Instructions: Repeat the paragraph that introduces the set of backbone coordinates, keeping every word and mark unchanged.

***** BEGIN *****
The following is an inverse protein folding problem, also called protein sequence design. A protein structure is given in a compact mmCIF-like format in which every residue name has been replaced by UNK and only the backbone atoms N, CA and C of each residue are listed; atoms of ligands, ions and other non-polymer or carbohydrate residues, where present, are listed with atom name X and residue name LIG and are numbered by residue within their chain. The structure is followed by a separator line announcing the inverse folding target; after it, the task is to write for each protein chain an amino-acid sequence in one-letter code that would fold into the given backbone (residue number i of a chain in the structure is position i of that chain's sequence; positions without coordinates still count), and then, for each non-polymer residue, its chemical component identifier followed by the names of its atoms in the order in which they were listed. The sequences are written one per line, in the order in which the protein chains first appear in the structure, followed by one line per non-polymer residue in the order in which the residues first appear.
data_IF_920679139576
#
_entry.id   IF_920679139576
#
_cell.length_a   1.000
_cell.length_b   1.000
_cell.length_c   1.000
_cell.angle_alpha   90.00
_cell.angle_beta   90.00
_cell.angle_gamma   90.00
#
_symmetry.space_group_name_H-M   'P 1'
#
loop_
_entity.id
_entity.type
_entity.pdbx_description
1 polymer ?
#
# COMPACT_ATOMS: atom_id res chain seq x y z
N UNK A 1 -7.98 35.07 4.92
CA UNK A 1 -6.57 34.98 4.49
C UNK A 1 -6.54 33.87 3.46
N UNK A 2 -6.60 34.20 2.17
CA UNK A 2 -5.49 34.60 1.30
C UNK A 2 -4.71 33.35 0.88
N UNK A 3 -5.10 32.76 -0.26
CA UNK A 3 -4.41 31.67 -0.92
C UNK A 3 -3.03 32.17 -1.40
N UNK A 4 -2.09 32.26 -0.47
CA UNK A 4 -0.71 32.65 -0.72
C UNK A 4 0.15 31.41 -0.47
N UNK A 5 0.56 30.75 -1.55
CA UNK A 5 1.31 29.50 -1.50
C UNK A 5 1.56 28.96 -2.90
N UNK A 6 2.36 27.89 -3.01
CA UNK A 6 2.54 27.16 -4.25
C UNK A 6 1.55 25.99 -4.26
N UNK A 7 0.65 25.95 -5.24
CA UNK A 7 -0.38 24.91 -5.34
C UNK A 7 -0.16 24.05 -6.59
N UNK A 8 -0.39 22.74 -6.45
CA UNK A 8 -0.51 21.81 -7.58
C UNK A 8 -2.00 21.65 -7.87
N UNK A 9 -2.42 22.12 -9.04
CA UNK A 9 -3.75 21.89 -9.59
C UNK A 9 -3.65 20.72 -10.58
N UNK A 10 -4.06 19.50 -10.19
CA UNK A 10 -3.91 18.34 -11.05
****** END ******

The following is an inverse protein folding problem, also called protein sequence design. A protein structure is given in a compact mmCIF-like format in which every residue name has been replaced by UNK and only the backbone atoms N, CA and C of each residue are listed; atoms of ligands, ions and other non-polymer or carbohydrate residues, where present, are listed with atom name X and residue name LIG and are numbered by residue within their chain. The structure is followed by a separator line announcing the inverse folding target; after it, the task is to write for each protein chain an amino-acid sequence in one-letter code that would fold into the given backbone (residue number i of a chain in the structure is position i of that chain's sequence; positions without coordinates still count), and then, for each non-polymer residue, its chemical component identifier followed by the names of its atoms in the order in which they were listed. The sequences are written one per line, in the order in which the protein chains first appear in the structure, followed by one line per non-polymer residue in the order in which the residues first appear.